EU security chief warns of jihadist influx if Iraqi forces take Mosul
Jean-Francois Monier (AFP/File)
Europe faces a new influx of Islamic State jihadists if Iraqi forces retake the group's stronghold Mosul, officials and analysts warned Tuesday, adding to fears on a continent battered by a string of Islamist attacks.
Thousands of Europeans have left for Iraq and Syria over the last two years to wage jihad, but after the IS suffered a string of territorial defeats this year in both countries, some of its fighters have begun returning to the continent.
As Iraqi forces press their offensive in Mosul, the "caliphate" declared two years ago by the IS, experts urged Europe to prepare itself for more battle-hardened jihadists ready to launch attacks back home.
"The retaking of the IS' northern Iraq stronghold, Mosul, may lead to the return to Europe of violent IS fighters," the EU's commissioner for security Julian King told German daily Die Welt.
King thought it was unlikely that there would be a mass exodus of IS fighters from Mosul to Europe but he stressed that even a handful of jihadists returning would pose a "serious threat that we must prepare ourselves for".
Around 2,500 European fighters are still in the conflict zones, said King.
The IS may become less appealing to potential recruits if its Iraqi stronghold were to crumble, but fighters left without a "home" would pose dangers for the West, said Raffaello Pantucci, Director of International Security Studies at the Royal United Services Institute.
"Rudderless but without a sense of revolutionary purpose, they will present a menace to security officials around the world for years to come," he wrote in the Daily Telegraph.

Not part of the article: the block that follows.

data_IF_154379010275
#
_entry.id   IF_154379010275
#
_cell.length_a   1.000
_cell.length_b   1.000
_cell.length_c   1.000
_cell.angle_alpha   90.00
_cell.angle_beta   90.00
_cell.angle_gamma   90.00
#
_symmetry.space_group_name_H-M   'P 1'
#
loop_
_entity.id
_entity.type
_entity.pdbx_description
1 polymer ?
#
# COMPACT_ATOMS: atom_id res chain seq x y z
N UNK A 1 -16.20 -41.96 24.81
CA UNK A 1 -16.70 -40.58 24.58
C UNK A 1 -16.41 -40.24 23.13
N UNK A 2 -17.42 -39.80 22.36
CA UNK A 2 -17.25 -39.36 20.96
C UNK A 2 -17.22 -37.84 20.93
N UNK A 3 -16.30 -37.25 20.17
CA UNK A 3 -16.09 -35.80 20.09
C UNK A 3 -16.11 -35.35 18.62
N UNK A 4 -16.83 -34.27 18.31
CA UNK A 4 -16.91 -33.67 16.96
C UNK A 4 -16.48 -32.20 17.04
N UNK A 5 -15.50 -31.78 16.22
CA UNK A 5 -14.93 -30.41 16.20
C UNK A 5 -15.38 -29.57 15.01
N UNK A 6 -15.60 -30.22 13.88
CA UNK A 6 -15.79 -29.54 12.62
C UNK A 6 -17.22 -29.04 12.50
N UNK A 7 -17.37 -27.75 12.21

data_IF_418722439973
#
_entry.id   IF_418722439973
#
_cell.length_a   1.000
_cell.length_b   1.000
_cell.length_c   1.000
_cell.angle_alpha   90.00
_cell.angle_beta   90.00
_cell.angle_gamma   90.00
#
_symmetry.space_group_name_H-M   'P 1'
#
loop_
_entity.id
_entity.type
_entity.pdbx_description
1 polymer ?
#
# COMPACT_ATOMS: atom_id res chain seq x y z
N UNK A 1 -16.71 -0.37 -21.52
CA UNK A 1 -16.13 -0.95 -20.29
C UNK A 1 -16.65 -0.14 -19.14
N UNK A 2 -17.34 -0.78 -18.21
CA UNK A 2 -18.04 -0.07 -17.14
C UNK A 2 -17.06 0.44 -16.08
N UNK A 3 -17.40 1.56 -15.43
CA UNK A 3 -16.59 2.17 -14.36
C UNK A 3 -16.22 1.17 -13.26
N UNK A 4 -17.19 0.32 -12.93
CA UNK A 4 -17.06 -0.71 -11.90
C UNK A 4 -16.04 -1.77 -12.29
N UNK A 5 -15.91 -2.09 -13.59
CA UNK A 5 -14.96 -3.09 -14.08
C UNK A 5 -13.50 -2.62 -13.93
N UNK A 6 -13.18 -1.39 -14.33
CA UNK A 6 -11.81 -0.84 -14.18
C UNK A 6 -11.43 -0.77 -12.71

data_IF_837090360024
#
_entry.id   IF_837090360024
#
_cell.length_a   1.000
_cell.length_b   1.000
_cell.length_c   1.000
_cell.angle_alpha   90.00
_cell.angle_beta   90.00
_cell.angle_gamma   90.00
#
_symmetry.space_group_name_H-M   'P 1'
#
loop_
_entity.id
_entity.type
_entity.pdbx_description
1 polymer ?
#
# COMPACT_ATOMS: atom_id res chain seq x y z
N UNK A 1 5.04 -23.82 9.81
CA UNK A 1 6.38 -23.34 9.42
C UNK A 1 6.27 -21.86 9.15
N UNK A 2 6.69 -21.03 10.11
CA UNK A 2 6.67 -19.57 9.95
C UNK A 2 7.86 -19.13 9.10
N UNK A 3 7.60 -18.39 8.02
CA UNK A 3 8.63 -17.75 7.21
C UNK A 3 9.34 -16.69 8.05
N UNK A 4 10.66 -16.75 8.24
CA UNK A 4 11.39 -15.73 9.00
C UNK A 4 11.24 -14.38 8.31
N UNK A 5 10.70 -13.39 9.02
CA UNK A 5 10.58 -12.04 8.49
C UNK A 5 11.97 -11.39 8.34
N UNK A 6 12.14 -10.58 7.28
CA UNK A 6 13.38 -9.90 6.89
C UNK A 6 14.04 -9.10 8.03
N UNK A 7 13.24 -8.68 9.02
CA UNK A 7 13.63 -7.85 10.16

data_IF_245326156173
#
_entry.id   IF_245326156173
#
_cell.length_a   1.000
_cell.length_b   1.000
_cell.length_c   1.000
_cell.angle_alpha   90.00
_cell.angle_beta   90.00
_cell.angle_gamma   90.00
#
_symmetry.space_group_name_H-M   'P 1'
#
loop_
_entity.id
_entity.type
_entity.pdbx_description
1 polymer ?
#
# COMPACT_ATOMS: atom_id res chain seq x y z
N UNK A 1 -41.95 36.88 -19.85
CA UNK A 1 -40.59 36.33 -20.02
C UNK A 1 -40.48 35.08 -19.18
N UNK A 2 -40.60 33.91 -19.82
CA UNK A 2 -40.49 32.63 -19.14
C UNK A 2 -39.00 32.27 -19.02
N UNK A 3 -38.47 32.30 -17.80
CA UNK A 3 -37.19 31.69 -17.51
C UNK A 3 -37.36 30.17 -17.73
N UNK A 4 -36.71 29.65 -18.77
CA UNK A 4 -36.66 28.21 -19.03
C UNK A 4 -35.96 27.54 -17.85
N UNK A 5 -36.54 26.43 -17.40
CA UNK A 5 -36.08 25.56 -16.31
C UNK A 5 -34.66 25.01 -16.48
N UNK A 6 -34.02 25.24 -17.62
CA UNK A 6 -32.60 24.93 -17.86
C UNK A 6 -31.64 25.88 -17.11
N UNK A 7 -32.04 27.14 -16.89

The IS group "has shown a capacity to send fighters back hidden among the refugees coming to Europe. If it is threatened in Iraq and Syria it may step up the number of those 'returnees' to establish networks or even launch attacks," he warned.
The IS is "entering a new phase," said Chris Phillips, managing director of counter-terrorism consultancy Ippso, adding that as the group loses its "caliphate", "it would force them into more guerrilla or terrorist actions".
With the retaking of Mosul, "I think we will see a growth of terrorist attacks across North Africa and the West," he said, adding that fighters could take cover in the routes used by refugees to slip in.
A French security source said anti-IS coalition forces must do everything to trap the jihadists in Mosul, and prevent them from seeking refuge elsewhere.
The threat posed by returnees is wider than Europe and extends also to Russia as well as North African and South-East Asian nations, experts said.
A French security source noted that although around 400 French nationals are still in the war zones, "that significant contingent should be taken in perspective compared to the Chechens for instance."
Thousands of Tunisians have also fought for the IS, making them the biggest group by nationality.
'Deradicalization very difficult'
France is particularly jittery about potential Islamist returnees, as it has been hit by several terror attacks, including the November 13 assault in Paris in which jihadists coming back to Europe from Syria claimed 130 lives.
More than 10 officers are needed to monitor each returnee around the clock -- resources that overstretched European security agencies simply do not have, security sources said.
French Foreign Minister Jean-Marc Ayrault also pointed to the "very difficult work of deradicalisation" to set back on the right track children who had been taken by their jihadist parents to Syria or Iraq, but who return radicalised.
In Germany, which took in around 900,000 asylum seekers last year along, skepticism is running high over the newcomers particularly after two attacks in July committed by refugees in the name of the IS group.
The country's head of the domestic spy agency, Hans-Georg Maassen, has raised the spectre of another problem -- that of the radicalisation of newcomers to Germany.
Some 340 cases have already been recorded of Islamists posing as aid workers to gain access to asylum seekers in shelters, he said, but noted that the actual number could be far bigger.
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